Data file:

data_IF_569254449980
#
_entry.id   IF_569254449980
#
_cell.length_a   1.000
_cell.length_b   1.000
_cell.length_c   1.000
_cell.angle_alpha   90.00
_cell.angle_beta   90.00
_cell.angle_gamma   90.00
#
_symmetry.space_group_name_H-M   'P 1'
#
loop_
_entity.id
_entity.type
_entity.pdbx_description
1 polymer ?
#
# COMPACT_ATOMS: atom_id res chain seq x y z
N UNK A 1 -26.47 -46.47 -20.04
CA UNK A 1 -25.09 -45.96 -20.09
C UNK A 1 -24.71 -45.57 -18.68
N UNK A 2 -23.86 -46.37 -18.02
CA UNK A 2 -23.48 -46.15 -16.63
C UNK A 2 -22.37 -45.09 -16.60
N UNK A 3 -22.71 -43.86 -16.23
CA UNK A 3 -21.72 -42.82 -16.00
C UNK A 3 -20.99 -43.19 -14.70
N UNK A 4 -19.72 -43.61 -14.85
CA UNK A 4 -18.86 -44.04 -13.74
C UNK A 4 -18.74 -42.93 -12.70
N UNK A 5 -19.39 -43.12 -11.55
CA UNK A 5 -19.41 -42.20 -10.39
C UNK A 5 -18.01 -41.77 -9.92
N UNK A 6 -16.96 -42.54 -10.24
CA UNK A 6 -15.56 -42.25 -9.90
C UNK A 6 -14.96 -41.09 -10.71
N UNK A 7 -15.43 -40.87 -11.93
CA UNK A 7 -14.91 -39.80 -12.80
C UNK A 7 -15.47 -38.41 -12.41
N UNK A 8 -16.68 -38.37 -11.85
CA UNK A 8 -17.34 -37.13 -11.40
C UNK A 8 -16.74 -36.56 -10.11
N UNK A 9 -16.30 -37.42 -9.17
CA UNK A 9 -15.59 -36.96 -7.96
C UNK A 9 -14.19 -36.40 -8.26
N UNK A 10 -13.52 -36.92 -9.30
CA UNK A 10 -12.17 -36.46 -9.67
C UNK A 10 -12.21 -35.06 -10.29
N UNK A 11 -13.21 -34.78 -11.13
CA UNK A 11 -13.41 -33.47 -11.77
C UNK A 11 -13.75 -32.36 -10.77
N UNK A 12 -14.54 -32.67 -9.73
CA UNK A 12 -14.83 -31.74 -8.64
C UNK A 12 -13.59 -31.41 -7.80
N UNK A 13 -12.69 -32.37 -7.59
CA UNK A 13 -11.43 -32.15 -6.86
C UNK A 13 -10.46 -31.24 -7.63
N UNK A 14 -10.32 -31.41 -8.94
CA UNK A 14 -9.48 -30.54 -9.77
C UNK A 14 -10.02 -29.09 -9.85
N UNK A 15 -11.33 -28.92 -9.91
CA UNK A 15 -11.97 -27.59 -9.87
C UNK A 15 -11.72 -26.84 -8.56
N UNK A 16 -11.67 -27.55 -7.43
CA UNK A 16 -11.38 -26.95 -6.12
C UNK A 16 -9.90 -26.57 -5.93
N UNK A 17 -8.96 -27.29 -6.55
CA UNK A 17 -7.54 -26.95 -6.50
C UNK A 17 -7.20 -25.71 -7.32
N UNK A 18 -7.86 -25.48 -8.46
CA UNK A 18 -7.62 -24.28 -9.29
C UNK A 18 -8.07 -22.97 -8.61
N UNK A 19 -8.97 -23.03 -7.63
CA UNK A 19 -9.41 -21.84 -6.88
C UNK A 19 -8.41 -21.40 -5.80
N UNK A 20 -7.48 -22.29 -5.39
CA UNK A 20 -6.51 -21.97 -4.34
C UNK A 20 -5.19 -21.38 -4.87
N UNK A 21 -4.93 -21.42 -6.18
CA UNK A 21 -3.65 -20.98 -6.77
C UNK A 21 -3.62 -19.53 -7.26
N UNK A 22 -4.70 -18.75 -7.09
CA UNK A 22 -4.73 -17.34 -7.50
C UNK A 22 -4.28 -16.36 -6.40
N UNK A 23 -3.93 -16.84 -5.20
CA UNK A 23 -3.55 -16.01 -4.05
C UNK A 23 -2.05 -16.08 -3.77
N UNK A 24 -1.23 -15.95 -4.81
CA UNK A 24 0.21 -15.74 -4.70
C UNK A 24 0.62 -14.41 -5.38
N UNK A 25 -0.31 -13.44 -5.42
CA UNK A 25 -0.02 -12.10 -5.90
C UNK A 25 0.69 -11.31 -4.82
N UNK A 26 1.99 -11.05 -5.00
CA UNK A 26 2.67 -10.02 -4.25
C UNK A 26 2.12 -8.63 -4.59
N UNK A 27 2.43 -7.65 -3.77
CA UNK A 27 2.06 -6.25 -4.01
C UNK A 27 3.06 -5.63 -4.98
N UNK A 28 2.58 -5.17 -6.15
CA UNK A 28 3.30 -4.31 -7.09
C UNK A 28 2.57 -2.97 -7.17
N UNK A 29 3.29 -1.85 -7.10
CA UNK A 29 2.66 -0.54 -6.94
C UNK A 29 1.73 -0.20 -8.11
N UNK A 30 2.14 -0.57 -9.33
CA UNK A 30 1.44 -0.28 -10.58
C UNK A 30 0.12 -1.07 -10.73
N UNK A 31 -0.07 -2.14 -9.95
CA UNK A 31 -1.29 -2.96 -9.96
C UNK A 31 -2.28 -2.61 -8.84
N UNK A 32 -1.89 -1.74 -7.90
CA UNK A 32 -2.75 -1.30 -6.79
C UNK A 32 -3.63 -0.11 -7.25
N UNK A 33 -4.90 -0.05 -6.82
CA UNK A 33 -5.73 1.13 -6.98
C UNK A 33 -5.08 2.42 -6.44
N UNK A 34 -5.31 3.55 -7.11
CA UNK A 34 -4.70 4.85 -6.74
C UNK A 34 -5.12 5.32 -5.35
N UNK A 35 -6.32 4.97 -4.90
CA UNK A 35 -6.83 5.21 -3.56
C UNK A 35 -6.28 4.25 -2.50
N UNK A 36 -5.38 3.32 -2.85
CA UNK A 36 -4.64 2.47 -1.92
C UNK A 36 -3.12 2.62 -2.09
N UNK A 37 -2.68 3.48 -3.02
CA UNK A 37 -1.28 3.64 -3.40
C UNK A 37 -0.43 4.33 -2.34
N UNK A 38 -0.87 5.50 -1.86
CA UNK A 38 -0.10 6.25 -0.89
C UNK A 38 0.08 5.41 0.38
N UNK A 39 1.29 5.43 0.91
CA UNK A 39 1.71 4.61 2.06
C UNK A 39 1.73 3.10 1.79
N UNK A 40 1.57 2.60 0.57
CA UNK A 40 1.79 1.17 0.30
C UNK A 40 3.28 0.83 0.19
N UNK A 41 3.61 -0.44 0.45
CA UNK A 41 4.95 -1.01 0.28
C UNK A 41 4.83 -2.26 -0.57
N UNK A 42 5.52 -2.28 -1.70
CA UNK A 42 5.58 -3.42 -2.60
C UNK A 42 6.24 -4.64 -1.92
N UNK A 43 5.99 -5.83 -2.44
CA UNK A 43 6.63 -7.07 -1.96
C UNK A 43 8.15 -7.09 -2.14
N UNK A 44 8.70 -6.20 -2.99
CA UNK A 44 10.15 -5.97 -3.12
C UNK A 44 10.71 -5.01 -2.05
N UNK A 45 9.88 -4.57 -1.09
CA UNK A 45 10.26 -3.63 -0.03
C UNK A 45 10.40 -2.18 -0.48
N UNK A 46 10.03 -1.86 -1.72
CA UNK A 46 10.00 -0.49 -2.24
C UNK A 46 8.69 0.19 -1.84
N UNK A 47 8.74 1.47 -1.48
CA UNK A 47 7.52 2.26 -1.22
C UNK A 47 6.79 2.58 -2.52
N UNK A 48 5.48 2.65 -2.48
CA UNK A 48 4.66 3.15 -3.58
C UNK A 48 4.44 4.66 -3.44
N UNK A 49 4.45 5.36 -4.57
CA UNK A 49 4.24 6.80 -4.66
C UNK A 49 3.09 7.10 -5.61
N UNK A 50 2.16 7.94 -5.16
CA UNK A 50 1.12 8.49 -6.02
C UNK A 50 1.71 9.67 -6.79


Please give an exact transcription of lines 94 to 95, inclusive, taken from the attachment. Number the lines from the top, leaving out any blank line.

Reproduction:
CA UNK A 25 -0.02 -12.10 -5.90
C UNK A 25 0.69 -11.31 -4.82